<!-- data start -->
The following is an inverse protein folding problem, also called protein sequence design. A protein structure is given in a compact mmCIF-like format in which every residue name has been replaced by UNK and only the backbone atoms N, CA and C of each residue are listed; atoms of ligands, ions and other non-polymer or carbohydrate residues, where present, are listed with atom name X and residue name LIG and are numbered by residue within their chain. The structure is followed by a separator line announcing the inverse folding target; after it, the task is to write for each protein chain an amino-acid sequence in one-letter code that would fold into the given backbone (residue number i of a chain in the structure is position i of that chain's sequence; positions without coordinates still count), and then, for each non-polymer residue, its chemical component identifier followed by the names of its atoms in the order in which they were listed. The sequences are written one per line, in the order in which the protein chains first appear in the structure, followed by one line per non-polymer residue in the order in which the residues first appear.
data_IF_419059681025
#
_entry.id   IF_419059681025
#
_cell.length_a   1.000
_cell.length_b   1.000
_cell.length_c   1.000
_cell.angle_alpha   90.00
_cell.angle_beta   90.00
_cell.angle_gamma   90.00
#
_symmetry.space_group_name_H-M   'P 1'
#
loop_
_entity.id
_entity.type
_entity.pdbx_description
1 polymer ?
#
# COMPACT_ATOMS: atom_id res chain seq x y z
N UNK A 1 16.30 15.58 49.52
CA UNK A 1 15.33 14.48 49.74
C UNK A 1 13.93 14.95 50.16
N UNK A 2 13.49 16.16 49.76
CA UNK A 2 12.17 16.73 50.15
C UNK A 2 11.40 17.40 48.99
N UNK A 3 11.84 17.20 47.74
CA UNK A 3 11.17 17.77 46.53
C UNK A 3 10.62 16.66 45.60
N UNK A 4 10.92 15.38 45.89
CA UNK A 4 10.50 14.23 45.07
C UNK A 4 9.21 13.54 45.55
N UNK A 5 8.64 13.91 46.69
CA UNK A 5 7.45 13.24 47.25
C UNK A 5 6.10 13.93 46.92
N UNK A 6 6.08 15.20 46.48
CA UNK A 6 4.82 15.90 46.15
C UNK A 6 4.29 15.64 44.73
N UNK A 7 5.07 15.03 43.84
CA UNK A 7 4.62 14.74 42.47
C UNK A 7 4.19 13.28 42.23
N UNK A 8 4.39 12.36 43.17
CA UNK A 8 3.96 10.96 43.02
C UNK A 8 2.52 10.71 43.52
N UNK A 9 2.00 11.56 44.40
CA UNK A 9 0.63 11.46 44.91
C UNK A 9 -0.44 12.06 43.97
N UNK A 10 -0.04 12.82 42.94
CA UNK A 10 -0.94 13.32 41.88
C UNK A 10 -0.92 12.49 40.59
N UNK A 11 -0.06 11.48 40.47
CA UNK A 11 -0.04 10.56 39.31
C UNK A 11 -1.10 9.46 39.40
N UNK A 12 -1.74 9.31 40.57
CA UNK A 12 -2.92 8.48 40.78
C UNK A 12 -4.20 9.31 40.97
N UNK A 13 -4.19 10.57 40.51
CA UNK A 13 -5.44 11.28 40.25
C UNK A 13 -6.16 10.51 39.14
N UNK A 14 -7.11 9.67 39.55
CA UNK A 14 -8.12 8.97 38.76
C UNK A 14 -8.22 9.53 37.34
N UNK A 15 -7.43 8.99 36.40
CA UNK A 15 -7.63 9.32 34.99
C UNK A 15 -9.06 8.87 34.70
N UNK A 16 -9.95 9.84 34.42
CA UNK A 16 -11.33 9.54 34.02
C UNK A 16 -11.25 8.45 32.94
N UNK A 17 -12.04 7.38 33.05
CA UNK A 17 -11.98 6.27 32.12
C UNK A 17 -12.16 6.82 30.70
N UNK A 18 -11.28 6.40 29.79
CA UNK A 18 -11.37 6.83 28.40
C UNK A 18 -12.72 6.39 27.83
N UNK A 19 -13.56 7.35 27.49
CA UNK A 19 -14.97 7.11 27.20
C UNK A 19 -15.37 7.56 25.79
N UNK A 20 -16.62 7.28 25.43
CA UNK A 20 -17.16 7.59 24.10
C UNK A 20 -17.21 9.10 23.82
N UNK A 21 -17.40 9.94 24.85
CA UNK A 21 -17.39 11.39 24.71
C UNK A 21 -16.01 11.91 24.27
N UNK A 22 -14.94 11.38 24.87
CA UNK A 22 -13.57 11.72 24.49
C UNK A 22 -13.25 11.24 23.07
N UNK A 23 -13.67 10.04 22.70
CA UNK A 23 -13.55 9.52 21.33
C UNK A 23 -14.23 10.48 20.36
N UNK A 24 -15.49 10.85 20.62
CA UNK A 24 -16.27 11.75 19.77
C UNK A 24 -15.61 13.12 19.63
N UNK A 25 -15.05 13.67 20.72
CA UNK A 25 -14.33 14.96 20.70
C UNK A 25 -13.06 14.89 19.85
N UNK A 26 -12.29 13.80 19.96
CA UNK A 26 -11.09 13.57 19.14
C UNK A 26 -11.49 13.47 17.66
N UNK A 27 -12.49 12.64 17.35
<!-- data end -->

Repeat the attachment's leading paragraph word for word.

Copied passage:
The following is an inverse protein folding problem, also called protein sequence design. A protein structure is given in a compact mmCIF-like format in which every residue name has been replaced by UNK and only the backbone atoms N, CA and C of each residue are listed; atoms of ligands, ions and other non-polymer or carbohydrate residues, where present, are listed with atom name X and residue name LIG and are numbered by residue within their chain. The structure is followed by a separator line announcing the inverse folding target; after it, the task is to write for each protein chain an amino-acid sequence in one-letter code that would fold into the given backbone (residue number i of a chain in the structure is position i of that chain's sequence; positions without coordinates still count), and then, for each non-polymer residue, its chemical component identifier followed by the names of its atoms in the order in which they were listed. The sequences are written one per line, in the order in which the protein chains first appear in the structure, followed by one line per non-polymer residue in the order in which the residues first appear.